Famous Coventrians


People from Coventry are known as "Coventrians". There have been a lot of notable Coventrians over the centuries. Rags to riches Coventrians are sometimes referred to as "Coventry Kids".

Probably the most famous is Lady Godiva, Coventry's famous nobelwoman who rode through the streets naked.

Labour politician Mo Mowlam was educated in Coventry; trade union organiser Tom Mann and National Socialist Movement leader Colin Jordan also came from the city.

Inventor James Starley, who helped develop the bicycle came from Coventry as did his nephew J.K. Starley, who worked with his uncle and founded Starley & Sutton Co. in 1878, which later became Rover, the former British car manufacturing company.

Also in the bicycle business, George Singer, the manufacturer of Singer bicycles lived in Coventry. His home is now the Coundon Court School and Community College.

Frank Whittle, the inventor of the jet engine, came from Coventry

Other famous Coventrians include poet Philip Larkin, actors Nigel Hawthorne and Clive Owen, actress Lisa Dillon, author Lee Child.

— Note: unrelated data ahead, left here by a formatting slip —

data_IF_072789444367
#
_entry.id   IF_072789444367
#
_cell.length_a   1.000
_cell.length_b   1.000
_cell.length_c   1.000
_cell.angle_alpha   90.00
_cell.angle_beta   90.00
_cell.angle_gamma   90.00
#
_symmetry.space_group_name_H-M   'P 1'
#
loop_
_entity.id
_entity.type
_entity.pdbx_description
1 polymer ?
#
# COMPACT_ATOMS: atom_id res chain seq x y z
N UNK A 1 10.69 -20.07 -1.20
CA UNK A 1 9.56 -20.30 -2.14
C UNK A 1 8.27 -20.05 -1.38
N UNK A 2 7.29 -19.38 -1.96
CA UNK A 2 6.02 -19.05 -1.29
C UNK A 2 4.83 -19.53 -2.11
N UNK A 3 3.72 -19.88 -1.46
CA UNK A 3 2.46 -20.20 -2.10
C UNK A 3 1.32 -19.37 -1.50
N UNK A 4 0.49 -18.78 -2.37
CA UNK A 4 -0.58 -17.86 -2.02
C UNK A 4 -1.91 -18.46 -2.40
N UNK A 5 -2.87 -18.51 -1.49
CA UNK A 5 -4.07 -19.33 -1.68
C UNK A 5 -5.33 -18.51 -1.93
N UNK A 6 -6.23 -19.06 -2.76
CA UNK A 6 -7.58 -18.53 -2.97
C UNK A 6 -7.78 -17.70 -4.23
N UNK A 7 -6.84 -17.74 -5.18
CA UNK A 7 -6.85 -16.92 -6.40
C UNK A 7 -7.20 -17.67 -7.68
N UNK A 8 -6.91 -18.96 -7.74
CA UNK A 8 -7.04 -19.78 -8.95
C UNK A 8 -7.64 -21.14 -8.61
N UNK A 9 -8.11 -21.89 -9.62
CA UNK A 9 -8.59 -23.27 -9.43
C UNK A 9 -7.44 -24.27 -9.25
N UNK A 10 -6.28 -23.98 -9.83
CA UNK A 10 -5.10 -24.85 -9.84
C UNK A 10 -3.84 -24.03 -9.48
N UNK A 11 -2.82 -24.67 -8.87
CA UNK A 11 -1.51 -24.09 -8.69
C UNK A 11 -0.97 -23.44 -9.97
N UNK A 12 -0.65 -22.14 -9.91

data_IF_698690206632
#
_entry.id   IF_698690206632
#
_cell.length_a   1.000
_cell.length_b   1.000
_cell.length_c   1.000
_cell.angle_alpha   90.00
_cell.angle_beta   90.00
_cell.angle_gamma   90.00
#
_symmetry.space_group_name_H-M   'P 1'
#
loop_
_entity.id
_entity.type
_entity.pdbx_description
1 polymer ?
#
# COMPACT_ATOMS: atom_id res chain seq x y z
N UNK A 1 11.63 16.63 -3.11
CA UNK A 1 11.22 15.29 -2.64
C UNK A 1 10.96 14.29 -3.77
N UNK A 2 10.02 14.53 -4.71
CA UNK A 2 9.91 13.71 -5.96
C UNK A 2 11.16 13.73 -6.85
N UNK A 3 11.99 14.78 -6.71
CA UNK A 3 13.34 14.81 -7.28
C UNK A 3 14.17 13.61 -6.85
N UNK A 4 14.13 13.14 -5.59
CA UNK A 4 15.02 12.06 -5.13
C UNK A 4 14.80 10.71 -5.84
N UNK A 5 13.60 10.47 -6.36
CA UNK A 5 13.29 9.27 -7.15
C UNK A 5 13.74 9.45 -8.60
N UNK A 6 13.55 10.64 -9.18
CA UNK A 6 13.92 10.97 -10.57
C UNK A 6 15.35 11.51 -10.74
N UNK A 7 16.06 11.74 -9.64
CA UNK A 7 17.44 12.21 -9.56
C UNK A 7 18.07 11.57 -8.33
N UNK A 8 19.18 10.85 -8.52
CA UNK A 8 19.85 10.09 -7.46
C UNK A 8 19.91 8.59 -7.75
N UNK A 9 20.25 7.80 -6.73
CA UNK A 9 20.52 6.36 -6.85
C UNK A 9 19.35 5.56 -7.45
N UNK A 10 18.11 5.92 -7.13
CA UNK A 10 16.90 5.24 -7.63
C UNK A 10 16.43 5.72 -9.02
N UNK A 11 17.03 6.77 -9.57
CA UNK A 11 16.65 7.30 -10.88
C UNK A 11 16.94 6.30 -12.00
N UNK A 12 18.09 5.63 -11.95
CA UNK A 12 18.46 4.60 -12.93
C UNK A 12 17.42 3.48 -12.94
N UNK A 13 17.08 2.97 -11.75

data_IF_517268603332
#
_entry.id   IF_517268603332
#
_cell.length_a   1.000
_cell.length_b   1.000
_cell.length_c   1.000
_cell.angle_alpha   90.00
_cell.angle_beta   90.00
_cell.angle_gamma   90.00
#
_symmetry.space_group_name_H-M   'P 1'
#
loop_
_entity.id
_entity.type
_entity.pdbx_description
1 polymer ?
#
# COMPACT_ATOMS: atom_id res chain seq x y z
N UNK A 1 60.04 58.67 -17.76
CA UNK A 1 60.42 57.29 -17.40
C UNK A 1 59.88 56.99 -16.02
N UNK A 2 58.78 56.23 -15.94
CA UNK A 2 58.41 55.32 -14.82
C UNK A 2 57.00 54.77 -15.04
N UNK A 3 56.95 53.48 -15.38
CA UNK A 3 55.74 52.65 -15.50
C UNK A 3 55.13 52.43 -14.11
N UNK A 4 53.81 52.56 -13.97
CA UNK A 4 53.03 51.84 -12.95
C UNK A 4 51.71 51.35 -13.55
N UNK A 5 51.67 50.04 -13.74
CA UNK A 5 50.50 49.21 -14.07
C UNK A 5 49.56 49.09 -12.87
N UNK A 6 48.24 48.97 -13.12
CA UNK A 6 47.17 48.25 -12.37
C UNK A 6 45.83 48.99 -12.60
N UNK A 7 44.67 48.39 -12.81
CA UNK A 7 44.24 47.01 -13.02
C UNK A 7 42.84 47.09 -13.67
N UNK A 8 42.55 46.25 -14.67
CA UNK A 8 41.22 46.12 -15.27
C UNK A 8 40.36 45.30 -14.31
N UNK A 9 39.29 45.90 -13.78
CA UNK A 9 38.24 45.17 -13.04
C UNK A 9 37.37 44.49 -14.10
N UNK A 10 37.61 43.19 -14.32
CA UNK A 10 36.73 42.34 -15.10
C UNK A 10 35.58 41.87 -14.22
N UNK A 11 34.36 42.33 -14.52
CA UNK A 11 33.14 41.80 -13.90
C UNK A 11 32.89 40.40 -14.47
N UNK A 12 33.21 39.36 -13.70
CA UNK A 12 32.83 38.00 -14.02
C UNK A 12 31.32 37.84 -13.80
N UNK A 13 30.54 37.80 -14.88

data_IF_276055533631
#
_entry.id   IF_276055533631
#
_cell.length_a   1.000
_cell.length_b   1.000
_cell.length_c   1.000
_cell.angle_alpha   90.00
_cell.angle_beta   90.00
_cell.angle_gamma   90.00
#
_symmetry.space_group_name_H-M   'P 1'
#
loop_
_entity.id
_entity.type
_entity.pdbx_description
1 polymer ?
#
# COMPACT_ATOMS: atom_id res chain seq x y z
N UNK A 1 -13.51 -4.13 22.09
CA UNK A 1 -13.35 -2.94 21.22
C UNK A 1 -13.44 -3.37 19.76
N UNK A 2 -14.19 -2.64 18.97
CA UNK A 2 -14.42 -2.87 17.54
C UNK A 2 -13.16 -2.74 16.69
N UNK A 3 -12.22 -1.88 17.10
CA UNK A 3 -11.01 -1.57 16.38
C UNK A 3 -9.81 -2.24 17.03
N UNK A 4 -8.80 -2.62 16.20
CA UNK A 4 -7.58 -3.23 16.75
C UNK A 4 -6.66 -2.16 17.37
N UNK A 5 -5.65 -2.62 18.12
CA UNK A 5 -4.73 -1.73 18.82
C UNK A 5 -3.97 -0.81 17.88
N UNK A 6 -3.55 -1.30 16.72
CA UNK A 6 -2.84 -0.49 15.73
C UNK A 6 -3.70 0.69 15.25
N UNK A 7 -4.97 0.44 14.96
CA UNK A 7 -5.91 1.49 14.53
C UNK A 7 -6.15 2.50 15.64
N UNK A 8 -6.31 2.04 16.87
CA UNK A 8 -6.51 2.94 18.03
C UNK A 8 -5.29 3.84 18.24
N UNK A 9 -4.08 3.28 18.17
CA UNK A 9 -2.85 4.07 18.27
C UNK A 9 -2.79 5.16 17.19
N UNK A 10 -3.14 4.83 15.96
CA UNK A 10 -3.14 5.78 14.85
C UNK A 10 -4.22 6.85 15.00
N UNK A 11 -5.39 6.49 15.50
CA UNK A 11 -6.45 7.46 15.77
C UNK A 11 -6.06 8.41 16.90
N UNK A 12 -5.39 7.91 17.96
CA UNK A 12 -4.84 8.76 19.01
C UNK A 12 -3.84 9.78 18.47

Coventry has had its fair share of famous bands. Here are some of the better known ones: The Primitives, The Specials, Adorable, Fun Boy Three, The Selecter, The Colourfield, King, Jigsaw, The Sorrows, and The Enemy. Individual musicians from Coventry include Delia Derbyshire, Jerry Dammers, Terry Hall, Neville Staple, Hazel O'Connor, Clint Mansell, Julianne Regan, Lee Dorrian, Jen Ledger and Panjabi MC. Record producer Pete Waterman is also a Coventrian.

Notable Coventrian sportsmen include footballer Reg Matthews, cricketers Tom Cartwright and Ian Bell, rugby players Neil Back, Danny Grewcock and Geoff Evans, and althletes Marlon Devonish and David Moorcroft.